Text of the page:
Education: Mayday! Humanities Get That Sinking Feeling 'Non-Core' Subject Such as History and Geography Are in Danger of Being Swept Overboard in the New National Curriculum

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Was Queen Elizabeth I a virgin or did she have a lusty fling with Robert Dudley, Earl of Leicester, all ruffs and petticoats and four- poster beds?

If you are a film director, there is no question which version is more likely to appeal to financial backers, especially if you can cast Joseph Fiennes as the monarch's lover.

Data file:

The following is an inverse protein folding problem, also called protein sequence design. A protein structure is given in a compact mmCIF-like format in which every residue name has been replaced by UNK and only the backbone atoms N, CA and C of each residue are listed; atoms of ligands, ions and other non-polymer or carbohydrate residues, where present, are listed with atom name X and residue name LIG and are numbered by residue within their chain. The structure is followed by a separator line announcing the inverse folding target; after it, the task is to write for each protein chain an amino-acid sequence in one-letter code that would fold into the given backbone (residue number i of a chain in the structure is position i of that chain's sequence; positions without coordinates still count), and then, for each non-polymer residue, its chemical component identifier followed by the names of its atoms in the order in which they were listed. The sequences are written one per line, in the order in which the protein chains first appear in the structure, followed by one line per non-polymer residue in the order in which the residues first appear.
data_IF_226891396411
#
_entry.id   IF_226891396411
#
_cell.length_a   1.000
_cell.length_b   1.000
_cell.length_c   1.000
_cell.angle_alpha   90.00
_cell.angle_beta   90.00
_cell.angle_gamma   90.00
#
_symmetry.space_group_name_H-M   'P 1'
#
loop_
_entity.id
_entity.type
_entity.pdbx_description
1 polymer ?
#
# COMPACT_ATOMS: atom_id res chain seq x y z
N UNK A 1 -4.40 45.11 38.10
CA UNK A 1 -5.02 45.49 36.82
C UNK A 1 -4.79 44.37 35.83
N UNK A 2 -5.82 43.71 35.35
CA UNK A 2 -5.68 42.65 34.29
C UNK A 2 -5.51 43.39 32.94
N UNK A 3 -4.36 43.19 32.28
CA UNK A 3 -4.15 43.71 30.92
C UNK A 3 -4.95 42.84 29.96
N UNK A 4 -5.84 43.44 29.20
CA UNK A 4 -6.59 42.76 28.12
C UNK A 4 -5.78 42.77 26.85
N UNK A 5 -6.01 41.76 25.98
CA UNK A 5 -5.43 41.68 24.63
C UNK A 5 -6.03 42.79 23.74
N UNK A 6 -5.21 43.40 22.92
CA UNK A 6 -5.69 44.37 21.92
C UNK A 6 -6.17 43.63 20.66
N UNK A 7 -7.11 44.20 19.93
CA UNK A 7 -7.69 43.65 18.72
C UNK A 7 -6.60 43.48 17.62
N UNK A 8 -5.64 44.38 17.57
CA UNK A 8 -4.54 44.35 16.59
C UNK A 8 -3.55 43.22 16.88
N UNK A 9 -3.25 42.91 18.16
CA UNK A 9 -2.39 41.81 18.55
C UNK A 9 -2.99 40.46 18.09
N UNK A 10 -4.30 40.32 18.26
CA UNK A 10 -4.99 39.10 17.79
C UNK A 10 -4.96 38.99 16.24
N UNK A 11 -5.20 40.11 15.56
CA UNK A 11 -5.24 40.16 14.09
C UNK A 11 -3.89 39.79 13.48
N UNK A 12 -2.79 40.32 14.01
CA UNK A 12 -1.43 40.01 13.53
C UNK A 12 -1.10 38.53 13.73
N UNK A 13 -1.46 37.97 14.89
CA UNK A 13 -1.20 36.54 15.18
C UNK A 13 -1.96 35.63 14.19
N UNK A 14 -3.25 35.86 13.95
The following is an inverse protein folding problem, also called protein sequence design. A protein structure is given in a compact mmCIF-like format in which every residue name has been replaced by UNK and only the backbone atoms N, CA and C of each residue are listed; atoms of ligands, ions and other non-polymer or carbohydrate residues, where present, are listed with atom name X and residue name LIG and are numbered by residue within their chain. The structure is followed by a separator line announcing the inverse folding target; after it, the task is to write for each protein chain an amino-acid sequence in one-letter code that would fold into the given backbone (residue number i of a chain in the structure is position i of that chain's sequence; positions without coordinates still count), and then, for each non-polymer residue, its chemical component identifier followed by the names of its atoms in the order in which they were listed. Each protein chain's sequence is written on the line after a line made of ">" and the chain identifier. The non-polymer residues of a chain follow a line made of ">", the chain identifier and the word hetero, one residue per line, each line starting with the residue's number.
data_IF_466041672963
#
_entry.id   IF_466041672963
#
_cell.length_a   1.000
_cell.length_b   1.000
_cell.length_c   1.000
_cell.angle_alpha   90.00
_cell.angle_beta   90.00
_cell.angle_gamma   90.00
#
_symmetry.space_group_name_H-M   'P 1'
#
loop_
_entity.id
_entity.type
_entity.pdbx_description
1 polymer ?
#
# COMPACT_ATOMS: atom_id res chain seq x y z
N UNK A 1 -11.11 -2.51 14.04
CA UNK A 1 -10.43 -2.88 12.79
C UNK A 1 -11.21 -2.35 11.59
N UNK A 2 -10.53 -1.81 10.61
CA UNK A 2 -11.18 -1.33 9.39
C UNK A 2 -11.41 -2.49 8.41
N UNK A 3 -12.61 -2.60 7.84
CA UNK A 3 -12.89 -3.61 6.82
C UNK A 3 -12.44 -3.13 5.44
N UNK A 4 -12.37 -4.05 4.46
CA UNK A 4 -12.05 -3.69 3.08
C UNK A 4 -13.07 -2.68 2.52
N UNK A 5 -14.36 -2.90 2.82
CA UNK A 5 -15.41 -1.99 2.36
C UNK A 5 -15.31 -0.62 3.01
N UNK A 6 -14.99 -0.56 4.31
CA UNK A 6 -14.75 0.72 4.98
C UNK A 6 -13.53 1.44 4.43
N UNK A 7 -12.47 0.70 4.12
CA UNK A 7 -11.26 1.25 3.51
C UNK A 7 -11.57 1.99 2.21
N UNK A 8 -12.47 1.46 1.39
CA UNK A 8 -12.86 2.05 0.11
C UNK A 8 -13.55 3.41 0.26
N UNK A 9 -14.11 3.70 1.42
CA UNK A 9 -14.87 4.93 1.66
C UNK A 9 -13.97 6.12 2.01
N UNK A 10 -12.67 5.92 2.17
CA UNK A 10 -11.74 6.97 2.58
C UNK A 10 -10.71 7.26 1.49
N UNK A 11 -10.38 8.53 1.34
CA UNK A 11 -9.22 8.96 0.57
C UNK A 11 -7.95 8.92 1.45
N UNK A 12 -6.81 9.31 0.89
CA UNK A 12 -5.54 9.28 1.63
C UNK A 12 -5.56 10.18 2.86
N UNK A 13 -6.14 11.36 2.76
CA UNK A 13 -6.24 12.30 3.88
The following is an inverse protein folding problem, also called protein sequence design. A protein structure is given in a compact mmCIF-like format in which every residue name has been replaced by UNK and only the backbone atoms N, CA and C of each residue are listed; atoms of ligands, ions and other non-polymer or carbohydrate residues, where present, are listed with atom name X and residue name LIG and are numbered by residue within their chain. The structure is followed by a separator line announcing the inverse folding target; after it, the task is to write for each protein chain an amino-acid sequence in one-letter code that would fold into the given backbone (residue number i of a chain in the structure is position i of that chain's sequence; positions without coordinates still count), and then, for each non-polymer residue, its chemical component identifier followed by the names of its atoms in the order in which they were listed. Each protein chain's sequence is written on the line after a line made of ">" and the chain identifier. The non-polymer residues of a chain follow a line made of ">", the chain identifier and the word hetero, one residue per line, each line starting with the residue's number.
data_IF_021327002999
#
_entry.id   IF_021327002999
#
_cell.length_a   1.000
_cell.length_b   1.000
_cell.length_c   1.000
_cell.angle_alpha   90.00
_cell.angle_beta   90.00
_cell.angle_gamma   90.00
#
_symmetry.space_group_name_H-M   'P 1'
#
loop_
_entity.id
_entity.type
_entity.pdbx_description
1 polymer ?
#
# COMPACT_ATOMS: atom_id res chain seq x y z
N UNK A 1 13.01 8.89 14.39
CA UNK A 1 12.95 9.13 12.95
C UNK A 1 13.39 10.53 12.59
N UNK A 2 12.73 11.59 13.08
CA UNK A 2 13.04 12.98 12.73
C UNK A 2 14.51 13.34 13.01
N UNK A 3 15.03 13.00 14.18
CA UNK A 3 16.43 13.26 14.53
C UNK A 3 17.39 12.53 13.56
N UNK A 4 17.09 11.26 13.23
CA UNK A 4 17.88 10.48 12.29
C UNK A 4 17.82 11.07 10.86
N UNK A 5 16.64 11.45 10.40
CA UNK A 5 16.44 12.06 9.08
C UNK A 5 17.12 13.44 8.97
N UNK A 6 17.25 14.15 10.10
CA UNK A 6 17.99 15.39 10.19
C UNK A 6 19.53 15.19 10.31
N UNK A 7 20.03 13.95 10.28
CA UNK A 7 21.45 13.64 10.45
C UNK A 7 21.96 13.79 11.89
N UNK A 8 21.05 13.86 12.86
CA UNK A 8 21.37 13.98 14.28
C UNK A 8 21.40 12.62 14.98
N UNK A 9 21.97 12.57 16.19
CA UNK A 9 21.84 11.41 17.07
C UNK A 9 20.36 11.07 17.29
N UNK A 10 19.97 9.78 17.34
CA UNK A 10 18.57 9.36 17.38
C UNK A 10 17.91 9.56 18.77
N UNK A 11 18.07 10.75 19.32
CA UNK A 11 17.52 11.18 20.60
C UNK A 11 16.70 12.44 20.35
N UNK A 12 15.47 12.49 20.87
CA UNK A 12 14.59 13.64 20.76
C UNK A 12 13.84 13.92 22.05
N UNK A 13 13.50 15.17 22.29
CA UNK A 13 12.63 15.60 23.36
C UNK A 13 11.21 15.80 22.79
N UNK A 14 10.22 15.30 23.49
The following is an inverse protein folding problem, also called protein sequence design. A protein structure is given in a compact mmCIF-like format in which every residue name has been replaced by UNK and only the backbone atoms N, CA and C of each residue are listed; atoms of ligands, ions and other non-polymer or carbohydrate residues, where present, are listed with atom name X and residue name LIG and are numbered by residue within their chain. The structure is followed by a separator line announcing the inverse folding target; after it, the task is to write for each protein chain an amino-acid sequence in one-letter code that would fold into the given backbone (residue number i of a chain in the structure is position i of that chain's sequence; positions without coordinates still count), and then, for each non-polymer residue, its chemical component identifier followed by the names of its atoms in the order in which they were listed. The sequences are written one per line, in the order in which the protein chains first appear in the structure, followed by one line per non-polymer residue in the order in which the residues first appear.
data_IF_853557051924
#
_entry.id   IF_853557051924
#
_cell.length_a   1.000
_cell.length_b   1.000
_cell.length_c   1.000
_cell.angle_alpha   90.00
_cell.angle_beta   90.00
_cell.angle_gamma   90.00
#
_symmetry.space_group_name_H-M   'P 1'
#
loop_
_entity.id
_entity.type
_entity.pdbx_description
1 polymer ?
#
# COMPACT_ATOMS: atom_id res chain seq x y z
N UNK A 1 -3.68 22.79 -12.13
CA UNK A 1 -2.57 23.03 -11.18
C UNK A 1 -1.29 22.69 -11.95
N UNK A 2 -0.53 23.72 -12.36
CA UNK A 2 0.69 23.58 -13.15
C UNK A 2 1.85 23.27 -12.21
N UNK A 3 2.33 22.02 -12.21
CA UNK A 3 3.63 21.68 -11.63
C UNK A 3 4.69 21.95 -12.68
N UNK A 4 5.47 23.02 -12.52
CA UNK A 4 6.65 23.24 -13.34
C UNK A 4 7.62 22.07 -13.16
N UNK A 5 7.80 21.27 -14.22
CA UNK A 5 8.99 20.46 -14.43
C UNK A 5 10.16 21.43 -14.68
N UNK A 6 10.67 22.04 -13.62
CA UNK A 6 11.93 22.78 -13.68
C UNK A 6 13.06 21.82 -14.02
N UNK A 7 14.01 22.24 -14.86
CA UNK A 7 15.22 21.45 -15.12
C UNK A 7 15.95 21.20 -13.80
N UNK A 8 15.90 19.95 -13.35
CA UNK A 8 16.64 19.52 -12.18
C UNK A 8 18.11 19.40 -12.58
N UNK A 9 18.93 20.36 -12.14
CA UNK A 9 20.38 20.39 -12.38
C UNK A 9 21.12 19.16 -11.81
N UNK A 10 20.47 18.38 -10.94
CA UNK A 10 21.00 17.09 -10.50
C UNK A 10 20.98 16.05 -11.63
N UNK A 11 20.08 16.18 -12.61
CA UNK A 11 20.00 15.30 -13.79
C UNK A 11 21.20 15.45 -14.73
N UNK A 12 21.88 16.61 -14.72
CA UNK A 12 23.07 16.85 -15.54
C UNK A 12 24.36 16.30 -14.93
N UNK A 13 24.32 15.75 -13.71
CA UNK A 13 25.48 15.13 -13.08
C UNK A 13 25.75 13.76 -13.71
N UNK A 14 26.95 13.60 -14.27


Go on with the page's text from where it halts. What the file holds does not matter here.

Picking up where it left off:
Historians, of course, are aghast. Working Title, the company that made Four Weddings and a Funeral, are proposing to take major liberties with the historical record. and not even giving the venerable Sir John Gielgud the role of the Pope is going to quieten their ire. And yet . . . perhaps they should be glad that any version of history still has purchase inside popular culture. The Historical Association, the main membership body for academic historians and teachers of the subject, needs all the friends it can get - it has even invited the novelist Beryl Bainbridge along to a meeting next week, presumably on the grounds that Bainbridge's fiction (including a successful reworking of the Titanic story, anticipating the huge success of James Cameron's film) is as near many people get these days to the past. The meeting is to inaugurate what the Historical Association hopes will snowball into a high-profile campaign to persuade the public, and especially members of the Government and its curriculum quangos, that history is in peril. As a bald proposition, that does not carry much weight. History in universities is shining brightly - the recent return to the United Kingdom of such stars of the professional firmament as David Cannadine and his wife, Linda Colley, has added to the historiographical excitement. Numbers are well up for A-level history, and at GCSE the percentage of history entrants getting A stars, A and B grades is twice that in English and mathematics. But for all that, the historians are worried, especially about their posterity. The number of candidates entered for GCSE history has fallen by 20,000 over the past two years. A couple of months ago, the Education Secretary, David Blunkett, made them shiver when he proposed to "relax" the non-core subjects in the national curriculum - history and geography prime specimens - in order to allow primary- school children to concentrate on attaining the official targets for numeracy and literacy. The national curriculum at large is to be reviewed. This fact was announced by the Tories three years ago. Labour is now consulting on the principles that should underpin the revision which is to be carried out by the Qualifications and Curriculum Authority, starting this summer, with a view to putting the new construction in place in the year 2000. …